A Will is an important legal document that shows what you want to happen to your assets once you pass away. Here's why it's important to regularly review your Will in order to protect your loved ones.
Once a Will is completed and signed, it often gathers dust in a safe place and only comes out again when someone dies. Unfortunately, by this time it's often the case that the Will isn't up to date or no longer reflects the person's wishes.
By regularly reviewing your Will you can make sure that it still does what you want it to do and that your Will continues to reflect your wishes for the passing of your estate. A small investment of time could make a world of difference for your loved ones.
Over time, changes occur that could affect your Will and so we recommend that you should review your Will at least every 2-3 years. You may be surprised about how much can change in even this short period of time.
You should also revisit your Will any time you experience a major life event.
Events that may prompt a review of your Will include:
Change in a relationship (marriage, divorce, civil partnership, or long-term partnership).
Change in a relationship of a child, grandchild, or other beneficiaries
Death of a spouse, child, grandchild, or other beneficiaries
Incapacity of a spouse, child, grandchild, or other beneficiaries
A birth or adoption of children or grandchildren
Purchase or sale of a business
Purchase or sale of a home
Taking on significant new financial responsibilities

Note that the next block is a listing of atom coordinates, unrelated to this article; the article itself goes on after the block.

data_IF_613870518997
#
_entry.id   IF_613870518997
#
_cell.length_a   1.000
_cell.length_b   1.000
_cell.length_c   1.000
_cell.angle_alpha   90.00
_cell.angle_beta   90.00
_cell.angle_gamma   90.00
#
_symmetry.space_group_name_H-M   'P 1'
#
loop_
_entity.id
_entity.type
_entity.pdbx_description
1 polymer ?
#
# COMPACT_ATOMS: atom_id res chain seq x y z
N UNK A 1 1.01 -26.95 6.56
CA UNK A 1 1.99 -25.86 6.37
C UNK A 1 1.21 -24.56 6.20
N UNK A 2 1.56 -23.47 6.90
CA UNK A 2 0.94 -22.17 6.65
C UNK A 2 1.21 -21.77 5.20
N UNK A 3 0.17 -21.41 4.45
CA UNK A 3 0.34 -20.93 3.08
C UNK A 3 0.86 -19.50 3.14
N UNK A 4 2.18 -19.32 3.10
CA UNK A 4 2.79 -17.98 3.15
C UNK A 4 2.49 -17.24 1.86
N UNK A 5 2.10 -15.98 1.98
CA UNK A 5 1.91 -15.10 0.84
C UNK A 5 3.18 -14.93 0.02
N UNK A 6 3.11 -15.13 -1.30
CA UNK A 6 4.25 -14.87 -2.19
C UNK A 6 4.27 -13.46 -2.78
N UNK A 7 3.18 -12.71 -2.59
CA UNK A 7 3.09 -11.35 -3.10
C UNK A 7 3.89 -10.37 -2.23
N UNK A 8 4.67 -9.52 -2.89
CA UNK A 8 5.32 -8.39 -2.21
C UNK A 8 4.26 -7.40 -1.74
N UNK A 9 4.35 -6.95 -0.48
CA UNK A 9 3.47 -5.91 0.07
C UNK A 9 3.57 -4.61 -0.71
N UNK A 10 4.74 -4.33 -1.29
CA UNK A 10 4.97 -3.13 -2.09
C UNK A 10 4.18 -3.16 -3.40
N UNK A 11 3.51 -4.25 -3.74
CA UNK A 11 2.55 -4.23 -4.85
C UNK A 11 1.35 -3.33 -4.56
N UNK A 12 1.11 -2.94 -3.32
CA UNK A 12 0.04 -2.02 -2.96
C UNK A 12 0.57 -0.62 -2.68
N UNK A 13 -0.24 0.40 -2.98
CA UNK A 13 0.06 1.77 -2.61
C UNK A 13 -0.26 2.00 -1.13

A substantial change of net assets
Aside from life changes, there are other implications that could mean you need to review and update your Will. This could include changes in tax and estate planning legislation, changes in general law, or if your executor, trustee, or guardian don't want to, or can't, continue to serve in that role. Don’t forget that marriage automatically invalidates your Will, too.
If you let your Will sit in your drawer without ever being reviewed, the danger is that when it is needed, it may be out of step with either current legislation, or your current family and financial situation, or both.
The only way you can legally change a Will is by either:
· Making a codicil to the Will
· Making a new Will
If you would like to discuss reviewing your existing Will or creating a new one, please get in touch with our team. We'd be more than happy to help. Here at Woolley Beardsleys & Bosworth, many of our clients have been with us for decades, trusting us to manage and protect their welfare and assets. Dealing with us is easy, you can simply send us an enquiry, pick up the phone, or send us an email and we will arrange an initial chat with one of our Team.
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